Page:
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Tuesday, February 17, 2009

Dairy Farmers Sinking, Industry Milking System

AP reports that falling milk prices are sending milk cows to the slaughterhouse for hamburger:

Dairy farmers say they have little choice but to sell part of their herds for slaughter because they face a perfect storm of destructive economic forces. At home, feed prices are rising and cash-strapped consumers are eating out less often. Abroad, the global recession has cut into demand for butter and cheese exported from the U.S.

Prices for milk now are about half what it costs farmers to produce the staple, and consumer prices are falling. Unless the market can be bolstered, industry officials project that more than 1.5 million of the nation's 9.3 million milking cows could be slaughtered this year as dairy operators look to cut costs and generate cash [Tracie Cone, "Dairy Cows Head for Slaughter as Milk Prices Sour," AP via Yahoo News, 2009.02.16].

(See? The capitalist system really does eat labor. Ungulates of the world, unite!)

The Tri-State Neighbor reports that milk prices for producers have dropped from $17–$18 per hundredweight last year to $10 per hundredweight right now. Walter Bones of Turner County Dairy says producers are losing three to four dollars per cow per day, and those losses have driven 30 South Dakota dairy farms to shut down just this year.

Cone reports that as of February 2, farmers were getting about 80 cents a gallon, while the California Department of Food and Agriculture estimates the total cost to produce a gallon of milk is $1.65. That's not a winning business model.

Of course, you'll notice that the industry and the grocers manage to make sure the farmers take the brunt of the price decline. Anyone paying half price for milk at Sunshine compared to last year? Anyone see cheese (or burgers, given the increased supply) dropping in price? I didn't think so.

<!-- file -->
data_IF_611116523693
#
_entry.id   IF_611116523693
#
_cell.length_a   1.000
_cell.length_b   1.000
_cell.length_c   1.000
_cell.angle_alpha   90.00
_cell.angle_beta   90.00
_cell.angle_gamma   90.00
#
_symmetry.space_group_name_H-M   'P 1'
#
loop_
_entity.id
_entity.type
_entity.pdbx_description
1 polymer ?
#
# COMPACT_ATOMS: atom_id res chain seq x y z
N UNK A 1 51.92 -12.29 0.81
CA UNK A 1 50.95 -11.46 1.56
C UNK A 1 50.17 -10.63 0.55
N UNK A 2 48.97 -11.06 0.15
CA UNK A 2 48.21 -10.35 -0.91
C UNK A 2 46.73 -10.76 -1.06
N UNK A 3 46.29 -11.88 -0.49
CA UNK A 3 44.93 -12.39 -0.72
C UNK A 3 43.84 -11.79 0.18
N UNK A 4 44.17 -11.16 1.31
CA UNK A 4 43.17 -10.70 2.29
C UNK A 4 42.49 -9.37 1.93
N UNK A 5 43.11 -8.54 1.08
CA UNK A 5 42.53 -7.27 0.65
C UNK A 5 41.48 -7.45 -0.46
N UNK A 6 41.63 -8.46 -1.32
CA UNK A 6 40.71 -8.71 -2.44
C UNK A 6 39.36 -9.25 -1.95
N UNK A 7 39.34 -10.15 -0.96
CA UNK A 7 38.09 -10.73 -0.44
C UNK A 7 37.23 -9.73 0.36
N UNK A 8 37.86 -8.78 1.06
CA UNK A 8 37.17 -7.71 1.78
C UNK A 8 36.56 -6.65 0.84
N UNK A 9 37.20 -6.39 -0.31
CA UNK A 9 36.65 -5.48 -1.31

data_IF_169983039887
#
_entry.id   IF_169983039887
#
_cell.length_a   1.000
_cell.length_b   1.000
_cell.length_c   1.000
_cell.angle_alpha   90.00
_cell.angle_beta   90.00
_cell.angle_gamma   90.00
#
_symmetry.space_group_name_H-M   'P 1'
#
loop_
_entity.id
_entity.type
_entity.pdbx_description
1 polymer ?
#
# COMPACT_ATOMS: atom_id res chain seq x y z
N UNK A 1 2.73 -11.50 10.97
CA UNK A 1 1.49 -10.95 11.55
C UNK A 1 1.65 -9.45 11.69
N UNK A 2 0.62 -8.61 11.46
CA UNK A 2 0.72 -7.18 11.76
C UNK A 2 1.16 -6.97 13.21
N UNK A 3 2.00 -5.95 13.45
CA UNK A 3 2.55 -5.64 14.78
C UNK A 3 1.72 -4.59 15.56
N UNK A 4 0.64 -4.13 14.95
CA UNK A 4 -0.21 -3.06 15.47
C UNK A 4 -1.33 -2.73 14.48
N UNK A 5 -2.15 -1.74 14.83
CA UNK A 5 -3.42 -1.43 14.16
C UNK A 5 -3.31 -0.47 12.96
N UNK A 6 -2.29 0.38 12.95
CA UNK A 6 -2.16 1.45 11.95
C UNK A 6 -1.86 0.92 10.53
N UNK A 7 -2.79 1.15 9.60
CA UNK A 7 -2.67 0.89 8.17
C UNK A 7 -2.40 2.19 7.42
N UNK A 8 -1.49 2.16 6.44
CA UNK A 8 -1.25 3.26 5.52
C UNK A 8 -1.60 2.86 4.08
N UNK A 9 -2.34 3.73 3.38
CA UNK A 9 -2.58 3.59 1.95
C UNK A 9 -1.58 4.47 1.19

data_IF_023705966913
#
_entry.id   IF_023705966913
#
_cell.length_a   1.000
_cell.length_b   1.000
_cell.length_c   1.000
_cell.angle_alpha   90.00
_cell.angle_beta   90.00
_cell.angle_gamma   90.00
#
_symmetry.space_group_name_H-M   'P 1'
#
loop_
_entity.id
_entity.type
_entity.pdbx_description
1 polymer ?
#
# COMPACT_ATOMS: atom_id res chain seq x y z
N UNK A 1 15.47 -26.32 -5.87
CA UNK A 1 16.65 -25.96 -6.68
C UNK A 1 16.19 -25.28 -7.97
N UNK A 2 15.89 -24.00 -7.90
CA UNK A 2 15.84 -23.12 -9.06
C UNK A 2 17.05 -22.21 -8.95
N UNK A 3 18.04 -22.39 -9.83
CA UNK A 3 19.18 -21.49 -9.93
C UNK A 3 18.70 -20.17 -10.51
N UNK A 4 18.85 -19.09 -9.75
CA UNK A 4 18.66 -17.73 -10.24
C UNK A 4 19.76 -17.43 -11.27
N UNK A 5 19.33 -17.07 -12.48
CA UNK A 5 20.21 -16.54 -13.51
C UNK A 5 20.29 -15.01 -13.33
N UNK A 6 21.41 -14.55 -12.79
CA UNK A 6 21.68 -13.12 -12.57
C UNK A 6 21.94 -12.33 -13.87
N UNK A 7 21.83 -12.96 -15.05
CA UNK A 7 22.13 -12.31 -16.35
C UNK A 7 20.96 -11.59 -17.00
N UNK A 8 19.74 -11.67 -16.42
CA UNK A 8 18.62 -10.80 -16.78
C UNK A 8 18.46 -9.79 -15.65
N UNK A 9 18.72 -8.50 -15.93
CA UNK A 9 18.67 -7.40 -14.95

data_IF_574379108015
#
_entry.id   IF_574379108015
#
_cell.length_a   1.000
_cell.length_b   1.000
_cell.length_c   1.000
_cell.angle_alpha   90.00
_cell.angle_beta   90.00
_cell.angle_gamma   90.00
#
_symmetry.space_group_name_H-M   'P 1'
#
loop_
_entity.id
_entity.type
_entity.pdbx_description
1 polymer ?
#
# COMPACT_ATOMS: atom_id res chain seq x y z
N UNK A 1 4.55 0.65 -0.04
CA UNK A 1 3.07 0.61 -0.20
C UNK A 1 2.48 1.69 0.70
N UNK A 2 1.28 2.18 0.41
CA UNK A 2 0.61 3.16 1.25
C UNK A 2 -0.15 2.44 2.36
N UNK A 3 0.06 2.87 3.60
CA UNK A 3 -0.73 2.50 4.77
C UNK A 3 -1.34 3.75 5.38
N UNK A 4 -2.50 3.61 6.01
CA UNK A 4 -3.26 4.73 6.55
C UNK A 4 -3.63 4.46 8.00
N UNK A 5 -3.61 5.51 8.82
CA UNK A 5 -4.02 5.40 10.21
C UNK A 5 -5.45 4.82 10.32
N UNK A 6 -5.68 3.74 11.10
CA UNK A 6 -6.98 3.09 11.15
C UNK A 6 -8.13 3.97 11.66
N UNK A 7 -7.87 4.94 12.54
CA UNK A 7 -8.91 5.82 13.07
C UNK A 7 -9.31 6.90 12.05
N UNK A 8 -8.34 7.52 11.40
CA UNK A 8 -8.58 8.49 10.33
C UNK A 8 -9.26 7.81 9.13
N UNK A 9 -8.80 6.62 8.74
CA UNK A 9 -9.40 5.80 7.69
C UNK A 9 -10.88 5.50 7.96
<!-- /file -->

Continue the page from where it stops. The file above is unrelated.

1. It wasn't long ago that dairy farmers were blamed for the rising price of milk. It was reported by the news media that since feed costs had risen, farmers had to charge more for their product (milk).

    When I was a kid, many of our friends had milk cows. I know of only one dairy in Lake County right now.

    Milk price is set by the buyer and not the seller in this case.

  2. joe "Consume Citizens!" nelson2/17/2009 1:54 PM

    Hmm, probably not good business practice to cut milk prices. People are still going to buy it to some degree. Sunshine is probably cutting prices on other items that have not been selling so well, in order to move product and generate more demand for those othr products. Maybe I am wrong, since the milk I drink is produced in Kuwait or Saudi Arabia, but have you and yours reduced milk or dairy intake as a result of the economy crisis? Probably not, instead cutting out the upper fringe grocery items...the exact ones that Sunshine will reduce in price so you keep buying them ;)

    I just hope we do not have to resort to cannabalisms; my tasty flesh will surely be the first selected for the slaughter since I do not produce any milk...at least not anymore.

  3. Great economic observation, Joe! Demand for milk is inelastic, so prices don't move. Well put, especially for a guy busy keeping America safe! (You guys find Osama yet?)